The upper Indus is where the country’s best infrastructure is located and where any deep, integrated development might take place. But such development is impossible for three reasons. First, the region’s high population has required extensive irrigation, which has drawn down the Indus’ water level, making it unnavigable by any but the smallest of ships. The upper Indus region is, in effect, cut off from Karachi except by far more expensive rail or road transport. Second, the upper Indus’ natural market and trading partner is none other than India. Indian-Pakistani hostility denies the region the chance for progress. Finally, what water the Indus does have is not under Pakistan’s control; the headwaters of not just the Indus but nearly all of its major tributaries lie not in Pakistan, but in Indian-controlled territory. India is damming up those rivers, both to generate electricity and to further tilt the balance of power away from Pakistan.

The remainder of Pakistan’s population is split off (or perhaps more accurately, sequestered) into the mountainous region of the North-West Frontier Province and Federally Administered Tribal Areas, a region that is simply too remote to justify developing under normal circumstances. With the notable exception of Karachi, economic development in Pakistan is virtually impossible without the country somehow getting past its conflict with India.

Thus, the question must be asked: How is Pakistan able to survive? Economic development has been nearly impossible since partition from India, and certainly since the United Kingdom joined the EEC. The answer, put simply, is that Islamabad has been very creative. What Pakistan has succeeded in doing is leveraging the political and security aspects of its geography in order to keep its system going. Just as geography has been Pakistan’s curse, to a great degree it also has become its lifeline. Pakistan sits at the intersection of many regions, countries and cultures, including Iran, India, Afghanistan, Shiite Islam, Sunni Islam and Hinduism. This mix makes ruling Pakistan a major headache on the best of days, but it also means that powers beyond Pakistan’s immediate frontiers have a vested interest in seeing Pakistan not fail.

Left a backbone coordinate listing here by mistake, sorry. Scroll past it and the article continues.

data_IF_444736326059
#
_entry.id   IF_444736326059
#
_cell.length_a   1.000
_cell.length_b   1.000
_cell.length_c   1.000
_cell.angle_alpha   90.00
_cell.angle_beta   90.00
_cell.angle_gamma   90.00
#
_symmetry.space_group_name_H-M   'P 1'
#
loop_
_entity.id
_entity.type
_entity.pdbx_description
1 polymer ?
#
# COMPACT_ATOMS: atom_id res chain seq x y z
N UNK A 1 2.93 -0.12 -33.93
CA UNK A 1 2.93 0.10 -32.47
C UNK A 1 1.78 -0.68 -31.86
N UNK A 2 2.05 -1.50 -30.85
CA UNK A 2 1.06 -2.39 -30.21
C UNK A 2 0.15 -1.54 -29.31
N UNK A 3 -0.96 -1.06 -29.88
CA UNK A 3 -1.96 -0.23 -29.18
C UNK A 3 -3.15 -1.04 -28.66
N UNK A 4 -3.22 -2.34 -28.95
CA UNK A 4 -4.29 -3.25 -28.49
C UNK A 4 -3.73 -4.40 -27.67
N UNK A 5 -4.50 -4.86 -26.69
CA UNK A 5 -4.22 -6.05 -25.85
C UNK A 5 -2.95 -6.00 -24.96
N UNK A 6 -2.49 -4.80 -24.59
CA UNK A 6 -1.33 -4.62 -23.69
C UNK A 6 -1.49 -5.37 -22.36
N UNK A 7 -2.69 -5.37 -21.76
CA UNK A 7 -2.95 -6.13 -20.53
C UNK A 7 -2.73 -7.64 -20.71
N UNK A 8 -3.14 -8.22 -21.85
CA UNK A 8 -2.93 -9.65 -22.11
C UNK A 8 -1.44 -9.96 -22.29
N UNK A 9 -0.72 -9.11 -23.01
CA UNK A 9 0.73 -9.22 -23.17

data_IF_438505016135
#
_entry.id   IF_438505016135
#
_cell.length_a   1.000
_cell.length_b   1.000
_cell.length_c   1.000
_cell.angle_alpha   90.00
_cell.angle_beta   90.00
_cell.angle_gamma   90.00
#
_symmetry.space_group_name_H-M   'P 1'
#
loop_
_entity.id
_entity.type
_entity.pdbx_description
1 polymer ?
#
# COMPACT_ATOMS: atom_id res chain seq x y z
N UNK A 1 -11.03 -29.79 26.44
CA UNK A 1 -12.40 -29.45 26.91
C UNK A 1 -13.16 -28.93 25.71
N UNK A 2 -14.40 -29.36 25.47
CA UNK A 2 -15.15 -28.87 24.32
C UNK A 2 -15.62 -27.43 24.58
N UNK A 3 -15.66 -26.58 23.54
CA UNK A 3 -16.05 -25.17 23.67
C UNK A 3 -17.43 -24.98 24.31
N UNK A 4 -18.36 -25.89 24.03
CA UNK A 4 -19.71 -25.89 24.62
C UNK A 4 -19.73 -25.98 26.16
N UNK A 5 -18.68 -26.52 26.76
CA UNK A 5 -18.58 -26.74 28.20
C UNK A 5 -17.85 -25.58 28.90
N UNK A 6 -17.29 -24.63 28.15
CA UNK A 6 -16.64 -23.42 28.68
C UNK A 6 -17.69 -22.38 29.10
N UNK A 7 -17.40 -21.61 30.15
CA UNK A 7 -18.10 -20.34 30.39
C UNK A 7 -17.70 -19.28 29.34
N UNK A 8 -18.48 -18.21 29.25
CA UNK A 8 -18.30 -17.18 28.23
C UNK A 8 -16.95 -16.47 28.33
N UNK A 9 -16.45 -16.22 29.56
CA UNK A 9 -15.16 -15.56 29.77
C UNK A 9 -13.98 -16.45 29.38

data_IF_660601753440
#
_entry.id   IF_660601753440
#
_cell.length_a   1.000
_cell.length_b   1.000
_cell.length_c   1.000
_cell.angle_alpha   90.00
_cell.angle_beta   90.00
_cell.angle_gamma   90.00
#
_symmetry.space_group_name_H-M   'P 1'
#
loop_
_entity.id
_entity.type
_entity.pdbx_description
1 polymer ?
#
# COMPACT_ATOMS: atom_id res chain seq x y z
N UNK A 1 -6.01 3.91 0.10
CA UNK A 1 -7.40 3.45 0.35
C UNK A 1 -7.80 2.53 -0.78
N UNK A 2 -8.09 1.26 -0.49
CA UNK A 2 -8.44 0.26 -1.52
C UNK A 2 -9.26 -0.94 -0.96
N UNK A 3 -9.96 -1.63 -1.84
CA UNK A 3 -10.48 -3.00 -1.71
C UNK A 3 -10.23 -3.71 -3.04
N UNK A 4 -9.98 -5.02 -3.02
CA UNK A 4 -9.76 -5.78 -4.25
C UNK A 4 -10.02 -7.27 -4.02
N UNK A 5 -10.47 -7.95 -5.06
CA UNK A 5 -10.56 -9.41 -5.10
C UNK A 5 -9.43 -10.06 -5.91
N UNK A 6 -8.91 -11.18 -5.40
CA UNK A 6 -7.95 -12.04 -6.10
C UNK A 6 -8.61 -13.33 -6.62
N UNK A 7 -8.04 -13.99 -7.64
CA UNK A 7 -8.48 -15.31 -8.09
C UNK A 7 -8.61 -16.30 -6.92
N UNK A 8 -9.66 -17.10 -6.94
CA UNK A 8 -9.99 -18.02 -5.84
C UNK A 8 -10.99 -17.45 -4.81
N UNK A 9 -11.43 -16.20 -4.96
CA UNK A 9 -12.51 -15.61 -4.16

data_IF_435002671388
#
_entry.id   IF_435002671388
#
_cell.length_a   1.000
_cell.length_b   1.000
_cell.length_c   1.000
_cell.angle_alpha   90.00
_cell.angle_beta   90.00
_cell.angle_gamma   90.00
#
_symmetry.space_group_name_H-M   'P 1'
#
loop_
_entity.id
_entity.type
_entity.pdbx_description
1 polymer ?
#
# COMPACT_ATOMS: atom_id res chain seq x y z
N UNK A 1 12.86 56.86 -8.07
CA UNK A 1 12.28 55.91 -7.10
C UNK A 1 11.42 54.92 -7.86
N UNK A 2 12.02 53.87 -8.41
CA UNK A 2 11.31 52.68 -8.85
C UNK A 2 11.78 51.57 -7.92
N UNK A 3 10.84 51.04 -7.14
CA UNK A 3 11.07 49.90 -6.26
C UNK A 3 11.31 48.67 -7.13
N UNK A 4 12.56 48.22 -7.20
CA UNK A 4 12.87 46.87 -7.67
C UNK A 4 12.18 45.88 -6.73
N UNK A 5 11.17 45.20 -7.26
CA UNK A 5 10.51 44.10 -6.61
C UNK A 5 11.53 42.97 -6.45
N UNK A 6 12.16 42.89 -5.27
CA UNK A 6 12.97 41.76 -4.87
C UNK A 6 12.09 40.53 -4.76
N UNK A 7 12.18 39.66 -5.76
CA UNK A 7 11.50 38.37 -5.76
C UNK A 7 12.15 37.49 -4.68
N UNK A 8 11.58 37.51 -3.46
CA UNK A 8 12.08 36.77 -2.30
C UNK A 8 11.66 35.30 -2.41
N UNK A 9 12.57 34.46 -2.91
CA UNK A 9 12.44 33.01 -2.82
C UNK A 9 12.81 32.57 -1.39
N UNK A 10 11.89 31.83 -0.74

British diplomatic and economic support has maintained the Pakistani-Indian balance of power. All manner of Chinese support, including the sharing of nuclear technology, has strengthened Pakistan against a far superior India. Economic and energy support from Arabs of the Persian Gulf has lent strength to Pakistan when it seemed that India would overwhelm it. And support from the United States, which proved critical in backing the Pakistanis against the Soviet-leaning Indians during the Cold War, continues today in exchange for Pakistan’s support in the war against militant Islamism.
Islamabad’s success in leveraging its geography means that the country has not had to succeed economically on its merits for decades. Put another way, Pakistan has leveraged its geopolitical position not only to push for softer security policies from the United States or India, but also to pay the bills.